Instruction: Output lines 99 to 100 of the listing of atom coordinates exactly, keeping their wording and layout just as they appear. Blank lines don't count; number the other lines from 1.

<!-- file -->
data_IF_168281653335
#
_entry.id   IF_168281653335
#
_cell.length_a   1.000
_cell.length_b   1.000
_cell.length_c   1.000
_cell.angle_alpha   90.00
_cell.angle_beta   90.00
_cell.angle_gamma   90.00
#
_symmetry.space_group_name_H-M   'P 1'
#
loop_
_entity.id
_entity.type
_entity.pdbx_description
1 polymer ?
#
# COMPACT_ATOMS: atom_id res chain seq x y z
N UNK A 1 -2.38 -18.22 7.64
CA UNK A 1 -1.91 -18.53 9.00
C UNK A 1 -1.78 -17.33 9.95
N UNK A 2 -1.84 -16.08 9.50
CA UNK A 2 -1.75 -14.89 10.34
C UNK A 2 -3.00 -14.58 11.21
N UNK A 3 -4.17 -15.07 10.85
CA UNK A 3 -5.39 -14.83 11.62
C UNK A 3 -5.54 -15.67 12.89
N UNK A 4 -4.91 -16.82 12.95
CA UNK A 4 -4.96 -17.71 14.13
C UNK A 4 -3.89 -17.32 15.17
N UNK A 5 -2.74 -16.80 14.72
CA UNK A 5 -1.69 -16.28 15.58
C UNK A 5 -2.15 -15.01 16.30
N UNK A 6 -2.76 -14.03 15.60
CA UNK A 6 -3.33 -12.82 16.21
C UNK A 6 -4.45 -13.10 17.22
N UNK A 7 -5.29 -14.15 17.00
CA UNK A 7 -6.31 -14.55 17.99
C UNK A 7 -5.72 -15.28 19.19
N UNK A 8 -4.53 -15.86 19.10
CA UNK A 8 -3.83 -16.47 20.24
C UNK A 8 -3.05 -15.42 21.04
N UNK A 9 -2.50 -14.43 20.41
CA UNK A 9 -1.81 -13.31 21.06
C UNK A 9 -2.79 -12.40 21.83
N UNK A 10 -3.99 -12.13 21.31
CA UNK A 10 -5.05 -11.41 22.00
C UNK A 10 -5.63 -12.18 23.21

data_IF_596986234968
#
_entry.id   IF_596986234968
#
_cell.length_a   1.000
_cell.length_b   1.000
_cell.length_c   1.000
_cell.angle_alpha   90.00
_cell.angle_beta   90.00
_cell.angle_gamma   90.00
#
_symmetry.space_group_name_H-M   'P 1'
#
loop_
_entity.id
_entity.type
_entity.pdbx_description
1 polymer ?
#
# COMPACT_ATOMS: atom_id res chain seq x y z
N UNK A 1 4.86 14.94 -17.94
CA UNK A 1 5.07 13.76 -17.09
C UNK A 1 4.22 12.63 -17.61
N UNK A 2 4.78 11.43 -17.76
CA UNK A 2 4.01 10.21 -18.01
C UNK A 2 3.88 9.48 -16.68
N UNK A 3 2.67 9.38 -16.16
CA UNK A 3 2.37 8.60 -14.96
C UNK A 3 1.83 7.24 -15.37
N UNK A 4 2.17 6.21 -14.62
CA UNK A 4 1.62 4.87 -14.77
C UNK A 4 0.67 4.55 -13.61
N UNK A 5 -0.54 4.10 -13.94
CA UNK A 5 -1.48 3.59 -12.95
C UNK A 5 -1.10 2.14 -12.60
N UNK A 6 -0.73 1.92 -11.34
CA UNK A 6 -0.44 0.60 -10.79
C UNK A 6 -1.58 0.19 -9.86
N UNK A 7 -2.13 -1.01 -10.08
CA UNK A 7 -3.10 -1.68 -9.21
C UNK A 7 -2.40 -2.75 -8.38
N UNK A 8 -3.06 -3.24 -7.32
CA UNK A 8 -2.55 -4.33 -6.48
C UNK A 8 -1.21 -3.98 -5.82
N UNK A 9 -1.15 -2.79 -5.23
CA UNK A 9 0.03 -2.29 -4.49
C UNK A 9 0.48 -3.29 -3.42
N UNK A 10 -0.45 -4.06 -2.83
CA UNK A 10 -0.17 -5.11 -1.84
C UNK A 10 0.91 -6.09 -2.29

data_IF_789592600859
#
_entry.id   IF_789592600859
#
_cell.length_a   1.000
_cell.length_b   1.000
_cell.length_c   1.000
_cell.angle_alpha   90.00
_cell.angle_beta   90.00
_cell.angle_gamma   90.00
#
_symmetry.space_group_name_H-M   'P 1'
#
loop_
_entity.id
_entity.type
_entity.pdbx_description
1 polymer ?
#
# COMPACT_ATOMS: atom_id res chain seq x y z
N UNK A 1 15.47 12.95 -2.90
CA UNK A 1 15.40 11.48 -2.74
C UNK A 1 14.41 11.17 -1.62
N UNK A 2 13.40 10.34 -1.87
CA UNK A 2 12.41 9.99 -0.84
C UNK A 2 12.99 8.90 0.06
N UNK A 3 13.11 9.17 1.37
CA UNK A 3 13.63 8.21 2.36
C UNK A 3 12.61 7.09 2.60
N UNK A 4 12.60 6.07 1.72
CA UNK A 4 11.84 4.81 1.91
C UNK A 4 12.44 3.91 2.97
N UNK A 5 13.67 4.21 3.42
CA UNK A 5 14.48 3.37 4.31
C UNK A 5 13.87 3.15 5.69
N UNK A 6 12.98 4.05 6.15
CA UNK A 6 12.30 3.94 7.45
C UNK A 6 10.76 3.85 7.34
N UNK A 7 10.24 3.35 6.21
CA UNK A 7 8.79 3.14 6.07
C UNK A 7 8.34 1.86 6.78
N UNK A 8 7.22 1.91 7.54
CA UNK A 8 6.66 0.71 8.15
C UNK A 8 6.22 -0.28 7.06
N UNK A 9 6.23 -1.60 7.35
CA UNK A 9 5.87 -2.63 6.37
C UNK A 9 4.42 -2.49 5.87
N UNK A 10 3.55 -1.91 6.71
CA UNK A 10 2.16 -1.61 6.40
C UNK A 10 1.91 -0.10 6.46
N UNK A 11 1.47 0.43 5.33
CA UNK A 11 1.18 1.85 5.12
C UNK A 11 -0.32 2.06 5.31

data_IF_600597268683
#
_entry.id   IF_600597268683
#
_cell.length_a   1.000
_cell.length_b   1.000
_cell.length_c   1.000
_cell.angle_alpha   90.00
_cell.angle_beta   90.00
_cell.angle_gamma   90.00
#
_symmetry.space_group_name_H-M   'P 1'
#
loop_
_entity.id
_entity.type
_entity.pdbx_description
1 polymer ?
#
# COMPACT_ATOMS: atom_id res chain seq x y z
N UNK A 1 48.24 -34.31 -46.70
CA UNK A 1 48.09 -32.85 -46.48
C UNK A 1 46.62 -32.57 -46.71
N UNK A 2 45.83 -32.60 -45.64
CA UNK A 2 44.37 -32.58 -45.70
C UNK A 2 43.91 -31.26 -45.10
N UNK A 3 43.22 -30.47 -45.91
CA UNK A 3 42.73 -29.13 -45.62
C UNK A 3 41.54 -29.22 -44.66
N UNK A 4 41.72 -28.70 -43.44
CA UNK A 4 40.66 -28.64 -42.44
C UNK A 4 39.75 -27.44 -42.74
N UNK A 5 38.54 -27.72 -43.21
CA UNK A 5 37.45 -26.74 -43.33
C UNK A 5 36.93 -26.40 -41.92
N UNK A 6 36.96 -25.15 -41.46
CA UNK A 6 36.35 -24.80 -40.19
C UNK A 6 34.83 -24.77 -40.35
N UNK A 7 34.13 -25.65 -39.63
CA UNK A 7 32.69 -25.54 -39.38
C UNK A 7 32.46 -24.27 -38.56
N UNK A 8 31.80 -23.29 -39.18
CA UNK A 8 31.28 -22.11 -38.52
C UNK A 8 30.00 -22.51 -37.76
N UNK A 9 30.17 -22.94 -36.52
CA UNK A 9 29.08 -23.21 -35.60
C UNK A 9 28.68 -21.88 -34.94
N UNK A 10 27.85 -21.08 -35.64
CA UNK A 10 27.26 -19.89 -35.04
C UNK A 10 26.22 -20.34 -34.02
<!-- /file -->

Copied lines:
CA UNK A 10 -0.17 -5.11 -1.84
C UNK A 10 0.91 -6.09 -2.29